Friday, April 10, 2015
Dmitri Tymoczko, guest composer and theorist
Talks 2 and 3 are free and open to the public, but seating is limited.
Talk 1: BAIN MUSC 726 Music and Mathematics
12:00 - 12:50 p.m., music building, room 214
Voice Leading as Vector
Dr. Tymoczko describes one of the most general and fundamental connections between
music and mathematics, a “translation manual” that allows us to associate basic concepts
in music theory with ideas from contemporary geometry. The most fundamental entries
in this translation manual associate voice leadings with vectors. This opens the door
to a realm of statistical, conceptual, and geometrical investigations into musical
Talk 2: Composition Seminar
2:30 - 3:45 p.m., music building, room 210
Dr. Tymoczko uses simple geometry to outline an indigenous theory of Rock harmony,
showing how these musicians uncovered a natural and deeply logical alternative to
traditional harmonic procedures–one in which harmonies tend to go in reverse. He will
show that similar procedures can be found in the music of the late 16th and early
17th century, including Morley and Schutz. From this point of view, the “functional”
harmony of the baroque and classical period represents a departure from a larger norm.
Talk 3: Composition Seminar (special session)
4:00 - 5:00 p.m., music building, room 210
Talk for USC Composers
Dr. Tymoczko gives a talk for USC Composers on his recent music.
See past music theory guests.
Students have the opportunity to explore interests in related fields such as musicology,
composition and computer music and to work closely with faculty mentors on undergraduate
research projects. We also provide students with a wide variety of innovative courses
designed to serve the needs of our undergraduate and graduate degrees in composition,
conducting, education, history and performance.
The area regularly offers graduate-level courses in form and analysis, post-tonal
theory, 16th-century counterpoint, 18th-century counterpoint, contemporary styles,
symphonic analysis, pedagogy of music theory, Schenkerian analysis and doctoral-level
courses in areas of faculty research such as Schoenberg as theorist, 20th-century
tonality, music and mathematics and the music of Igor Stravinsky.
Students profit from frequent visits by guests theorists, musicologists and composers.
Recent guests have included Guy Capuzzo, Tim Carter, Daniel Harrison, Dave Headlam,
Stephen Laitz, Patrick McCreless, Severine Neff and Deborah Rifkin.
Students interested in pursuing a music theory degree should contact J. Daniel Jenkins. All other inquiries should be directed to the area coordinator of music theory Reginald Bain.
See theory area links for students and instructors.
Music Theory Faculty
Reginald Bain has composed a wide variety of instrumental and vocal music that has
been performed by leading artists across the U.S. and Europe. He has written extensively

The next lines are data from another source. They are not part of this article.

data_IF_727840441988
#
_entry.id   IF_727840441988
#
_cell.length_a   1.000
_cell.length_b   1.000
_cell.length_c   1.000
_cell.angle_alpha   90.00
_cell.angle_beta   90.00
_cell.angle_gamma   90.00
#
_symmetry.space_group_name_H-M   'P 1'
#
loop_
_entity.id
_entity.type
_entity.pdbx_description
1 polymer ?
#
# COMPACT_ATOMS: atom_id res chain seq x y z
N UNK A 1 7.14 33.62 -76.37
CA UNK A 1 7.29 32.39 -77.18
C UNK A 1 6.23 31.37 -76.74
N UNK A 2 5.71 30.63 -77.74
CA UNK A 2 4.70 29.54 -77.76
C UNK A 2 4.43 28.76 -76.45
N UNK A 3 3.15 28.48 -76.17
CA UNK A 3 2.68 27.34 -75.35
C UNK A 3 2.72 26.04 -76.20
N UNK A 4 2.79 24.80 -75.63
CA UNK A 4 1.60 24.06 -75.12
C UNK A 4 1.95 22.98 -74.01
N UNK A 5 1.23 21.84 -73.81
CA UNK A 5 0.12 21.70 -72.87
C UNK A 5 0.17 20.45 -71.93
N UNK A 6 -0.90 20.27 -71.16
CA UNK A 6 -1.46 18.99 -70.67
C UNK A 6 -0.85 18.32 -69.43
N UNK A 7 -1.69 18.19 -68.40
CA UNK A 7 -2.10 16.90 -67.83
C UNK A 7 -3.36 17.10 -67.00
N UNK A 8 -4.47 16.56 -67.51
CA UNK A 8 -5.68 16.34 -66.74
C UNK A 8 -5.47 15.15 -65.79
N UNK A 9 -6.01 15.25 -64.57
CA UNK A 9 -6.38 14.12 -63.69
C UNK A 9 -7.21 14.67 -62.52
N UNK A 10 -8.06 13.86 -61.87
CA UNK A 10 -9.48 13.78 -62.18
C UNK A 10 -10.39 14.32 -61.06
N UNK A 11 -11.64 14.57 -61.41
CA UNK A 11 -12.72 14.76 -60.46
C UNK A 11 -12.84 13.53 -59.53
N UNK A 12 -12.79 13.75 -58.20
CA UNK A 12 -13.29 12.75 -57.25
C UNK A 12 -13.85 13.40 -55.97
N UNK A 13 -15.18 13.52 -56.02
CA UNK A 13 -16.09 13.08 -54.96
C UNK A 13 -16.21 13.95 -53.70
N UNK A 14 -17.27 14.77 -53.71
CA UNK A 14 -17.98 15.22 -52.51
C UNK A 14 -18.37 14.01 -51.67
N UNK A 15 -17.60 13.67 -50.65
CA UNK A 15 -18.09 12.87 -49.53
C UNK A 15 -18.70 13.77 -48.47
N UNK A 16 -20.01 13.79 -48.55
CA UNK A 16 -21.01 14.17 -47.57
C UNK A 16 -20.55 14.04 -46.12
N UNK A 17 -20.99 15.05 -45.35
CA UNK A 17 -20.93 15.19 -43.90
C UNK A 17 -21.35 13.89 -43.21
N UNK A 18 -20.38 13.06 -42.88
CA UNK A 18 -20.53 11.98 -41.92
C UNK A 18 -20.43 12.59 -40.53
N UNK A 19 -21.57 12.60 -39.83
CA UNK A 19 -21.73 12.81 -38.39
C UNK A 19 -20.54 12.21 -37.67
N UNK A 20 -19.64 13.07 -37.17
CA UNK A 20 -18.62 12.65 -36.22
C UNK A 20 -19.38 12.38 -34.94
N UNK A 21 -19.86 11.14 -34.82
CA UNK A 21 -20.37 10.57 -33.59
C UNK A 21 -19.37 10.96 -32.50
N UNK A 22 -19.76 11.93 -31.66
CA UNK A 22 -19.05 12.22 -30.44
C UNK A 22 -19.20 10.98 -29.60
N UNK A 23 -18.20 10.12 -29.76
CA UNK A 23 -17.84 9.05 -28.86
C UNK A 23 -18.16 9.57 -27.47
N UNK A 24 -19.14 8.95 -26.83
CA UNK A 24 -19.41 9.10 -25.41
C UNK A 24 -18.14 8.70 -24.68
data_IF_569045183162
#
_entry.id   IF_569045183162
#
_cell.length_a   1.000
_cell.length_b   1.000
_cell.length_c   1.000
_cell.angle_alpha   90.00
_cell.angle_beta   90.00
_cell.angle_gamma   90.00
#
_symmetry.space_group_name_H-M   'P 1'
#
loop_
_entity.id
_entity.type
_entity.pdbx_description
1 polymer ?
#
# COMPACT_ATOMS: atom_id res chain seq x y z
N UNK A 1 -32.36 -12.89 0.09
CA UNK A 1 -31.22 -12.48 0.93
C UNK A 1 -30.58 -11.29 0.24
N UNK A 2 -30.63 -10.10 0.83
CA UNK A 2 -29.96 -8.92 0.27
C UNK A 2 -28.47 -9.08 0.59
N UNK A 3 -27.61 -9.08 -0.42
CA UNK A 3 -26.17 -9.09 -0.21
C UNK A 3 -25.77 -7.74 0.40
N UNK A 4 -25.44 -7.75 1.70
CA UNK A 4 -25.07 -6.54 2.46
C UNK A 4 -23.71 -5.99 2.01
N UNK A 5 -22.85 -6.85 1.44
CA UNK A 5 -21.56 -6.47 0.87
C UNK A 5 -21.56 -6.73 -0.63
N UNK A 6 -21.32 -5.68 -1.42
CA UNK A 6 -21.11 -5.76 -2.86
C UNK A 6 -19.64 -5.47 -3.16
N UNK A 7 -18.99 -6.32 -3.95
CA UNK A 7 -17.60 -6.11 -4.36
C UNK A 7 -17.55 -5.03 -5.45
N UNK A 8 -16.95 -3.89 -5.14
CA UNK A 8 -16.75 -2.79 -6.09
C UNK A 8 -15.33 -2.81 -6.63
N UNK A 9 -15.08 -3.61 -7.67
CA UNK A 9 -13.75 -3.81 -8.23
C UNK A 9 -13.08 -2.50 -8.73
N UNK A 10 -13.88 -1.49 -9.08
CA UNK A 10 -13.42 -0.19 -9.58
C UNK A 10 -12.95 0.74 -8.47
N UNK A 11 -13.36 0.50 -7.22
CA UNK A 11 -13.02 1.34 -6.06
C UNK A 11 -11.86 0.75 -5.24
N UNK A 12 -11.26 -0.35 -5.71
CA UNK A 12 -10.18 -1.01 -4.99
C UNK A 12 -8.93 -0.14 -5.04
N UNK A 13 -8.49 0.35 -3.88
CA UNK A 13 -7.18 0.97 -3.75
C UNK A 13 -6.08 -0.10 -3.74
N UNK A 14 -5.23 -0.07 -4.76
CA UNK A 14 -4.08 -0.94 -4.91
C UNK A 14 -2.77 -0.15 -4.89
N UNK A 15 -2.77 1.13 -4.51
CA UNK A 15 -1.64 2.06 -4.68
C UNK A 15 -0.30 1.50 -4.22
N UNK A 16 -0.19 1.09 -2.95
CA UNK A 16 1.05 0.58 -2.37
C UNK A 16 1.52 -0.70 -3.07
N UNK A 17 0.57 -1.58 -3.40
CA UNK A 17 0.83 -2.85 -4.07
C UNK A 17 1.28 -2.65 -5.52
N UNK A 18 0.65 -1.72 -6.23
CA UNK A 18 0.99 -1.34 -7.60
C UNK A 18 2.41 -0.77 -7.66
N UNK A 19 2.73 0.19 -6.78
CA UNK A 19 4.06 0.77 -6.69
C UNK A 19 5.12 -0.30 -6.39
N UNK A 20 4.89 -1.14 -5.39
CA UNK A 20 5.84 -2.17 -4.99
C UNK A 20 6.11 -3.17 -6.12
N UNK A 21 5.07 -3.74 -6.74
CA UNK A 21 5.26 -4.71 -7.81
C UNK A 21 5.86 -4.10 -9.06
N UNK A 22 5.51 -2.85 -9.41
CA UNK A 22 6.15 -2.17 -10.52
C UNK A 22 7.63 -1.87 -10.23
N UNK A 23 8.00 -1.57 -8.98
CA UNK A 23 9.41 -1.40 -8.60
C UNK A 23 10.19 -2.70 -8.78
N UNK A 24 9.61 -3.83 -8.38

for the theatre and is an accomplished electro-acoustic composer whose works employ
unique tuning systems, algorithmic approaches, and musical sonification techniques.
Jerry Curry, distinguished professor emeritus, performed throughout South Carolina
in solo recitals and as a continuo player in many chamber groups, including the South
Carolina Philharmonic Orchestra. He is the author of freshman theory text, "Introduction
to the Study of Counterpoint."
Distinguished professor emeritus, Samuel Douglas is the composer of works for various
musical media including orchestra, band, chorus and chamber music. He has written
music for movies, theatrical productions and operas. His chamber music has been written
for a wide variety of vocal and instrumental forces including electronic sound. He
is the recipient of ASCAP Awards in composition for 1990 and 1991.
J. Daniel Jenkins
Daniel Jenkins' research focuses on the music and theoretical thought of Arnold Schoenberg,
the music of Elliott Carter, tonality after atonality and music theory pedagogy. Jenkins
won the Outstanding Teaching Assistant Prize at the Eastman School of Music in 2003
and the Edward Peck Curtis Award for Excellence in Teaching by a Graduate Student
from the University of Rochester in 2005.
Composer, conductor and mandolinist Jesse Jones' music has been performed across North
America, Europe and Asia, and he has received numerous accolades as both a composer
and performer. Most recently, he has been honored with the Elliott Carter Rome Prize
in Composition from the American Academy in Rome.
John McKay’s research is centered on the history of music theory, particularly interactions
between music theory and larger intellectual currents around the time of the scientific
John Fitz Rogers
Composer John Fitz Rogers' music has been performed around the world in leading venues
and by ensembles and festivals like Carnegie Hall, Bang on a Can Marathon, Pittsburgh
New Music Ensemble and the Los Angeles County Museum of Art, among others. He has
received many commissions, fellowships and awards, including those from ASCAP, the
American Composers Forum and numerous others.